The spread of C. gestroi was reported from Marquesas Island (before 1932), Mauritius (1936), Barbados (1937), the Lesser Antilles (1937), Reunion Island (1957), Hawaii (1963 then not seen until 1999), Florida (1996), Mexico (2000), Taiwan (2001) and Fiji (before 2009; confirmed in rural and suburban areas as C. gestroi in 2010) (Evans et al., 2013).
Occurrence of this species is also known from Micronesia, the Greater Antilles, the Caribbean Islands and Polynesia (Evans et al., 2013). The first report of C. gestroi in Europe came in 2011, when a yacht in Italy, which had previously visited Panama, Bahamas, Barbados and Jamaica, was found to be infested (Ghesini et al., 2011).
IntroductionsTop of page
|Introduced to||Introduced from||Year||Reason||Introduced by||Established in wild through||References||Notes|
|Natural reproduction||Continuous restocking|
|Florida||Brazil||1996||Yes||No||Su et al. (1997)|
|Hawaii||Philippines||1918||Crop production (pathway cause)||Yes||No||Woodrow et al. (2001); Ehrhorn (1934)|
|Caribbean||Asia||1939||Yes||No||Tucker (1939); Snyder (1956)|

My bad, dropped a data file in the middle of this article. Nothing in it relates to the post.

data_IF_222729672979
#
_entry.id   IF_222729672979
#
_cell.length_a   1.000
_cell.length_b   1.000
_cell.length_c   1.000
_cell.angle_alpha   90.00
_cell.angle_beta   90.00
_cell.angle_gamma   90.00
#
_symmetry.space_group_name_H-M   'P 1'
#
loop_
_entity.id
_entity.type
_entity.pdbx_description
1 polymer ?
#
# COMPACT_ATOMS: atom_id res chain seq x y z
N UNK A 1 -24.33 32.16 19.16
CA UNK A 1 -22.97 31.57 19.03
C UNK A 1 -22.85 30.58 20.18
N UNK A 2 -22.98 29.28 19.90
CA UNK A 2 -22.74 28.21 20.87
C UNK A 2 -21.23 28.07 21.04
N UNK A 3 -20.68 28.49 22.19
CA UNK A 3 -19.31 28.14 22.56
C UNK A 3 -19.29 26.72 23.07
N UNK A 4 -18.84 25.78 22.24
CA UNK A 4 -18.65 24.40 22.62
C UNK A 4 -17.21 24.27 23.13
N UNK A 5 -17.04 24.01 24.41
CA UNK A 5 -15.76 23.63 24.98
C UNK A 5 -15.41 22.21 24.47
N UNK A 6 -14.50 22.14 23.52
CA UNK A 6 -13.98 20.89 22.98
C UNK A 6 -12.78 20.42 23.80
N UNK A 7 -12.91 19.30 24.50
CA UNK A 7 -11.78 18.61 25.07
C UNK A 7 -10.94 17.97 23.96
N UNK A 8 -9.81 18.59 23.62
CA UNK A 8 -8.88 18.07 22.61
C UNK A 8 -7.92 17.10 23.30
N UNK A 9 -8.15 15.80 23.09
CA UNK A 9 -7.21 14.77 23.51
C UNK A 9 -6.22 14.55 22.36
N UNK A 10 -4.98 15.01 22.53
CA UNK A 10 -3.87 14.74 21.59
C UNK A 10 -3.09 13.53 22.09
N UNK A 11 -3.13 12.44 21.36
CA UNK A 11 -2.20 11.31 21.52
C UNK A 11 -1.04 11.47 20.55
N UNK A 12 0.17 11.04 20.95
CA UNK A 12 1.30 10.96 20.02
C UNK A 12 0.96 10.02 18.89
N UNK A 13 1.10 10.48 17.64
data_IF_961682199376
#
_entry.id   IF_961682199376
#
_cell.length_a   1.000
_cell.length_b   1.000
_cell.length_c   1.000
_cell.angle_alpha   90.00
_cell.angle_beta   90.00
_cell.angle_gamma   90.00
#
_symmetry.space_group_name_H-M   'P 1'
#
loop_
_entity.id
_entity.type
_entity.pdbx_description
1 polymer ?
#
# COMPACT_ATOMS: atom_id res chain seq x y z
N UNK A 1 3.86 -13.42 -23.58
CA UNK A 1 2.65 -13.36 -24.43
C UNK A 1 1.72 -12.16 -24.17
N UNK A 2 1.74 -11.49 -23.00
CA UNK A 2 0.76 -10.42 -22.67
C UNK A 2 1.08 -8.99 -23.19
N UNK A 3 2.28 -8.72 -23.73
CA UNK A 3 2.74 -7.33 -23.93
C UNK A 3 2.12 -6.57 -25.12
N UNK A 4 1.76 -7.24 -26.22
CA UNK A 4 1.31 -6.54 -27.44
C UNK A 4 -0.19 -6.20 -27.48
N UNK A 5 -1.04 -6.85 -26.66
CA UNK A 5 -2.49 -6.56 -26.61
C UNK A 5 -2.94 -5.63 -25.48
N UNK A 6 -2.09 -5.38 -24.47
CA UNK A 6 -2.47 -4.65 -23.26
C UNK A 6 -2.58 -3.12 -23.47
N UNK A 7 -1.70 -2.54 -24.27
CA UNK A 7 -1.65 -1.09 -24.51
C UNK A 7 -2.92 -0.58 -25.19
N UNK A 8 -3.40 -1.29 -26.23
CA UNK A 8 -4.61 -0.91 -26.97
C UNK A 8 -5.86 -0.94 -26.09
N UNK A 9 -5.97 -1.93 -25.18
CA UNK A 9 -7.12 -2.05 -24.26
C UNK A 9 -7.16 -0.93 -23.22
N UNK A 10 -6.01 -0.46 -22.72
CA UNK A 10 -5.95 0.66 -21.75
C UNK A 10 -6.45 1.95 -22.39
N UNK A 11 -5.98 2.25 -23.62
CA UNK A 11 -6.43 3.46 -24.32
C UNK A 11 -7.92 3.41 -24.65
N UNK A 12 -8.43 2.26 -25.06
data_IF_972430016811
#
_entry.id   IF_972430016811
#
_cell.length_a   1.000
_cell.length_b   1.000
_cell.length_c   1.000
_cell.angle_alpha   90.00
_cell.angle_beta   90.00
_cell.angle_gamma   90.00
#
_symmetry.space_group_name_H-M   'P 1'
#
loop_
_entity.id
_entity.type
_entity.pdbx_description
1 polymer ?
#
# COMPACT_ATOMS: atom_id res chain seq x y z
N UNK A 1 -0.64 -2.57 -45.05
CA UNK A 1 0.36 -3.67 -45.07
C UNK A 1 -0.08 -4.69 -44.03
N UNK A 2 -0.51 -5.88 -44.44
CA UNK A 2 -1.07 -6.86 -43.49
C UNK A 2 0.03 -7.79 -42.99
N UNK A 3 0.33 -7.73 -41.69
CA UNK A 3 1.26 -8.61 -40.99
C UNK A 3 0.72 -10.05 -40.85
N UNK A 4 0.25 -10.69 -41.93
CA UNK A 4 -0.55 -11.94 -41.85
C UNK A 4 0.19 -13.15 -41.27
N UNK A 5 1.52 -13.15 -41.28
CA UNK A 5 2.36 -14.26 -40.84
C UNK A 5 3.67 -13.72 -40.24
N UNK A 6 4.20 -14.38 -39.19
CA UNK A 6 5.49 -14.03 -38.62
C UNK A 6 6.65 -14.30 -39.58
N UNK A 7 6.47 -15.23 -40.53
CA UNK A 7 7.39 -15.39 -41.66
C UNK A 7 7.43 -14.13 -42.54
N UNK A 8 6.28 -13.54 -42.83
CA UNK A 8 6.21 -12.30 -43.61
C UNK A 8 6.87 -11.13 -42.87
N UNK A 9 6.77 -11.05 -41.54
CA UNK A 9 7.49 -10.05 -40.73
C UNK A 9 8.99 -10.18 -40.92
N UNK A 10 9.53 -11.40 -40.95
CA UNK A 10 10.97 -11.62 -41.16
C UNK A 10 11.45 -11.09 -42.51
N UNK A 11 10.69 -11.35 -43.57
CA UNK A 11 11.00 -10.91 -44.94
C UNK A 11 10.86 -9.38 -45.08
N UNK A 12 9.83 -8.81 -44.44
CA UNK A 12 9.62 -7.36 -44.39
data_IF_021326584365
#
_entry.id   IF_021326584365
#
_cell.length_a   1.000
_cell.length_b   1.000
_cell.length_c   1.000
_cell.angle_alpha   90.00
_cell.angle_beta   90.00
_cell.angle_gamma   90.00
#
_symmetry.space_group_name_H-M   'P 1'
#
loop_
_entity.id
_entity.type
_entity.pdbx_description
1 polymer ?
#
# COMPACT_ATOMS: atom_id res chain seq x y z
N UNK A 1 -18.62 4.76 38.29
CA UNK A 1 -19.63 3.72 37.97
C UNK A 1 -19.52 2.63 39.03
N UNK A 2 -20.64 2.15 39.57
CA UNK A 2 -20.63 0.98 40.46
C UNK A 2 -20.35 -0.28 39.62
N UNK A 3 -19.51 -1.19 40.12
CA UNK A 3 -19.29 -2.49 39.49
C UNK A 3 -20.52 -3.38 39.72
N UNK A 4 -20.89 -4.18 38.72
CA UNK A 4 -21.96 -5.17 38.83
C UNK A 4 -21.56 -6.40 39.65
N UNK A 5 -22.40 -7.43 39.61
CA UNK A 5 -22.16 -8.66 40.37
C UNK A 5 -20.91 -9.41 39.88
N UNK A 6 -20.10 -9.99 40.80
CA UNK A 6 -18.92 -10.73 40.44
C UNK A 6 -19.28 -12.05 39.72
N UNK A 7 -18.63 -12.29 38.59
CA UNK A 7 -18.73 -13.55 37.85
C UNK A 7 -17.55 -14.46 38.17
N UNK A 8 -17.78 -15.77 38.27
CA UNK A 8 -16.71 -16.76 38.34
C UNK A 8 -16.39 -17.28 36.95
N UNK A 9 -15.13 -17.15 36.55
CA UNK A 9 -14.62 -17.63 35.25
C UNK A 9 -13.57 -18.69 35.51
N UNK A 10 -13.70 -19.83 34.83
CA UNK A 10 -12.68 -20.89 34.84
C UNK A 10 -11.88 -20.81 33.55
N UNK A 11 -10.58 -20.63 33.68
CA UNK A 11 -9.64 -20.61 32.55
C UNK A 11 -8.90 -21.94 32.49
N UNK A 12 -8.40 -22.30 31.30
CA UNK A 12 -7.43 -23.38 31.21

|Madagascar||Asia||1986||Yes||No||Edwards and Mill (1986)|
Risk of IntroductionTop of page
Human transportation is the primary means of migration for termite pests and shipboard infestations are the most likely means of human dispersal of C. gestroi. All substantial objects containing cellulose and adequate moisture may maintain small colonies of C. gestroi during their journey to new areas. These may include large wooden articles used in shipping, such as crates, pallets or shipping containers, lumbers, railway sleepers, wooden posts and planting containers holding soil. Alates are often found swarming out of infested boats (Su and Scheffrahn, 1987).
Coptotermes gestroi is primarily found in humid areas of the subtropical and tropical regions. However, the increasing use of central heating in buildings may promote its establishment into even colder regions.
HabitatTop of page
Coptotermes gestroi is primarily found in humid areas of the subtropical and tropical regions (of up to 26° N). C. gestroi needs moist wood/soil substrate for successful colonization and succumbs quickly to desiccation.